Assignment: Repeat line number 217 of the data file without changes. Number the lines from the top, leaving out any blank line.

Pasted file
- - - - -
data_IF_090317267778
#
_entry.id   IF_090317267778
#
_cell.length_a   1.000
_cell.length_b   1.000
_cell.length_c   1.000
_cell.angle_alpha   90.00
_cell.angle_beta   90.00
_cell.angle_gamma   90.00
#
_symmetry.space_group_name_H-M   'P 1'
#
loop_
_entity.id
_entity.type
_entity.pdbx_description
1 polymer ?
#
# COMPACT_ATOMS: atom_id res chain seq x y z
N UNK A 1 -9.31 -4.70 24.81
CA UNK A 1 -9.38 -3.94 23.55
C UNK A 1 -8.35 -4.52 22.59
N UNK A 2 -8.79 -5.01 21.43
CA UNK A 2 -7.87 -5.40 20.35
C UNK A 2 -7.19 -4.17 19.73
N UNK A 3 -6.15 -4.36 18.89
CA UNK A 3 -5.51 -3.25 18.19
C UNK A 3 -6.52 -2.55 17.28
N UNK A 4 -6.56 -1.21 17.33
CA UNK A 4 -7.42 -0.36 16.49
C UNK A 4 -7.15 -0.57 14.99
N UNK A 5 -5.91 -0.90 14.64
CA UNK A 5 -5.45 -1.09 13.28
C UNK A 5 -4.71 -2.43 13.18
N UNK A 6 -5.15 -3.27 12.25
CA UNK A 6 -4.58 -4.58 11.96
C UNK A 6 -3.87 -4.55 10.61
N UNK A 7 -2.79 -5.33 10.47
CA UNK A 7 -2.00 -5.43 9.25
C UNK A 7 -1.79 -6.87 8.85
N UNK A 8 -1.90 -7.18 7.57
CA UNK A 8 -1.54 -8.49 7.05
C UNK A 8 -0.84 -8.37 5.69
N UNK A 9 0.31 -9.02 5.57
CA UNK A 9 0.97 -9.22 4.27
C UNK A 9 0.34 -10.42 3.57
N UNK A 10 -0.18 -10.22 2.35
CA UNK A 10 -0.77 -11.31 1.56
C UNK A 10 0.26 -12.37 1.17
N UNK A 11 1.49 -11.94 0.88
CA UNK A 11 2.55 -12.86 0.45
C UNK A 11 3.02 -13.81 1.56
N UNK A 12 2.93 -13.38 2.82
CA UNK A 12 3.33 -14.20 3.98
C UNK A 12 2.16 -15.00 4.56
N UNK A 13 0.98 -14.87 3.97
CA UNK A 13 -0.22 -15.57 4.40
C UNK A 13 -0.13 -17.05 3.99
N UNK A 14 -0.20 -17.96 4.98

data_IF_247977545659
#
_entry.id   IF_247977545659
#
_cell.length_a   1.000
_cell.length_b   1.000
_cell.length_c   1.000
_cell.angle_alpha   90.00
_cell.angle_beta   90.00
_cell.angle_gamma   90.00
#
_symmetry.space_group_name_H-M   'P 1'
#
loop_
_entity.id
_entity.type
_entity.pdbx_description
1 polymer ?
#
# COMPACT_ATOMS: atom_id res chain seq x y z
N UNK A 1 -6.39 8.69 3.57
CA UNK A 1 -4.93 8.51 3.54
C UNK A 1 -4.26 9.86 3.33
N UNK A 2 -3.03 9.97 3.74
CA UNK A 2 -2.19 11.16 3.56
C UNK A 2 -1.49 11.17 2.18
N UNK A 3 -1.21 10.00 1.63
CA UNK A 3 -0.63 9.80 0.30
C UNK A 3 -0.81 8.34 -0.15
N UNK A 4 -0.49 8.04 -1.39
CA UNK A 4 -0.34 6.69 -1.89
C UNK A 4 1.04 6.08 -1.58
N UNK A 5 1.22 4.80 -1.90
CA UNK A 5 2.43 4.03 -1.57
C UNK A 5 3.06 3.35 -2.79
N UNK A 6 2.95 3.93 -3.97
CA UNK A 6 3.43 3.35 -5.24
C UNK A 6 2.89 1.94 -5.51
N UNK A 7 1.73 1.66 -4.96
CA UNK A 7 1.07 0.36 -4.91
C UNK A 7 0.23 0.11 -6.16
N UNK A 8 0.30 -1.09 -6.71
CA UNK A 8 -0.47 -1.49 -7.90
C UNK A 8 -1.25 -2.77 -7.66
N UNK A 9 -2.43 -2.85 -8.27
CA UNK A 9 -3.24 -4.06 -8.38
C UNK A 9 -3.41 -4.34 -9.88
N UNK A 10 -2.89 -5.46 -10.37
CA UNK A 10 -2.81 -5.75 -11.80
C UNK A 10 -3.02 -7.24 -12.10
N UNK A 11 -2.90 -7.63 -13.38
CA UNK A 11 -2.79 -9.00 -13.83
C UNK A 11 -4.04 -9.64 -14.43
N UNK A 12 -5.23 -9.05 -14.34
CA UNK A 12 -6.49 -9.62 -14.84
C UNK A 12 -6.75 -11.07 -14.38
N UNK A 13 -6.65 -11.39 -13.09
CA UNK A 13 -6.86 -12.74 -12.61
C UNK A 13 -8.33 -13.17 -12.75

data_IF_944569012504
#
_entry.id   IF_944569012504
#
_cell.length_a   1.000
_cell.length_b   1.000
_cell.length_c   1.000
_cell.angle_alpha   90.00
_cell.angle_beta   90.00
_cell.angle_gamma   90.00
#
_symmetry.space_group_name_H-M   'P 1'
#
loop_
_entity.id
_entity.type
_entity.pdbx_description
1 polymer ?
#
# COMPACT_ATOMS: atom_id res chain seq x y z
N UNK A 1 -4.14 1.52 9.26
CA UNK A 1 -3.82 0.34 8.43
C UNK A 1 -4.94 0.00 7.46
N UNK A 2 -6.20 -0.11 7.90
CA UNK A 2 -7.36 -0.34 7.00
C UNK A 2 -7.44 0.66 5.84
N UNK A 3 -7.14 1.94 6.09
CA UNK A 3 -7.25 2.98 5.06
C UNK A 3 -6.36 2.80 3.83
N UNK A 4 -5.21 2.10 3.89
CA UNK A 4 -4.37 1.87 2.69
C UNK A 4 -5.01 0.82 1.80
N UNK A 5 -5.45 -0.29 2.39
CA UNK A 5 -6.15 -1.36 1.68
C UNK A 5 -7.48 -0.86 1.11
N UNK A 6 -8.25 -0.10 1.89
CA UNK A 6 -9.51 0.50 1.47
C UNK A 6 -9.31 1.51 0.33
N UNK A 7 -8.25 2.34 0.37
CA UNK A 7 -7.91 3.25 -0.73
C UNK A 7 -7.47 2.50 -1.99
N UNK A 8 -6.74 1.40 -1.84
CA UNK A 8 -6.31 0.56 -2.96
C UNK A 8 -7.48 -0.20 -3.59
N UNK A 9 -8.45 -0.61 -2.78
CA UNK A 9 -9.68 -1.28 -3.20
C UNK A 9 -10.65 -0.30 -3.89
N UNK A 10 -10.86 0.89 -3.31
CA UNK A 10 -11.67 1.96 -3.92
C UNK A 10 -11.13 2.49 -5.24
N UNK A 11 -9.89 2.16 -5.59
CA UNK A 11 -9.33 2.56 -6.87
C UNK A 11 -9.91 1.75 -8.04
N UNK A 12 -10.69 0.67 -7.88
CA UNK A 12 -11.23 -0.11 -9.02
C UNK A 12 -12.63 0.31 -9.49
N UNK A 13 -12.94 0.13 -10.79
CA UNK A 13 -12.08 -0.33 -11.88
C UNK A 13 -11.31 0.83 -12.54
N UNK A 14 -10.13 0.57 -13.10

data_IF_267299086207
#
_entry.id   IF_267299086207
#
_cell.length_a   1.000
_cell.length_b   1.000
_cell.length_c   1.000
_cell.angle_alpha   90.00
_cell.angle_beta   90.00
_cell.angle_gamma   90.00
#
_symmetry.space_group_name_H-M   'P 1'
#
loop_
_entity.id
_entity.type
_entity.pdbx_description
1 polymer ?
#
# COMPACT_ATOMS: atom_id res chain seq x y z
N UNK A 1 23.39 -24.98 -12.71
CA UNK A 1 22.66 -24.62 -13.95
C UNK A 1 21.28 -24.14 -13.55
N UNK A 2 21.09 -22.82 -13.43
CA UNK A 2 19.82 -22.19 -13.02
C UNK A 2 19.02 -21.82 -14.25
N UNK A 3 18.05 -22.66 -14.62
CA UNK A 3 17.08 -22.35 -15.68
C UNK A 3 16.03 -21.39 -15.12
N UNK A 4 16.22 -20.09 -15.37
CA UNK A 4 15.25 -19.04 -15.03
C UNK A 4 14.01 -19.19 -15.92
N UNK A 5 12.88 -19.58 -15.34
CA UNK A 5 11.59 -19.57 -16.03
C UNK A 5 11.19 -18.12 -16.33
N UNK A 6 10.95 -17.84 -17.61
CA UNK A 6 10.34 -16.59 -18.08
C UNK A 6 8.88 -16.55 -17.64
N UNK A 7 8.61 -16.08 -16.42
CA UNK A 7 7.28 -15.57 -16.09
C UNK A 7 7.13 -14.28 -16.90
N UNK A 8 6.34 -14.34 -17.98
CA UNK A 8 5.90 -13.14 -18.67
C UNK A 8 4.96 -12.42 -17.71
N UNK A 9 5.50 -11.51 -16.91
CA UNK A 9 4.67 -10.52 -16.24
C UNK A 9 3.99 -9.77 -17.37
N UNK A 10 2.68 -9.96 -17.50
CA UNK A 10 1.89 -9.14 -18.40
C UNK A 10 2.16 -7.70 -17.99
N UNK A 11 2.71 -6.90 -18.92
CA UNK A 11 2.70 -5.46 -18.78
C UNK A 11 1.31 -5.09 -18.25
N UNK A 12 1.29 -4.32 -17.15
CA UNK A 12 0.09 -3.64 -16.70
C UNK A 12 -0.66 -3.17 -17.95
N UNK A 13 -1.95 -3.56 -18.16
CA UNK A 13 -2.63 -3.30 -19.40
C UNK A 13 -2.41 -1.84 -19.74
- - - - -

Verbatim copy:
C UNK A 6 8.88 -16.55 -17.64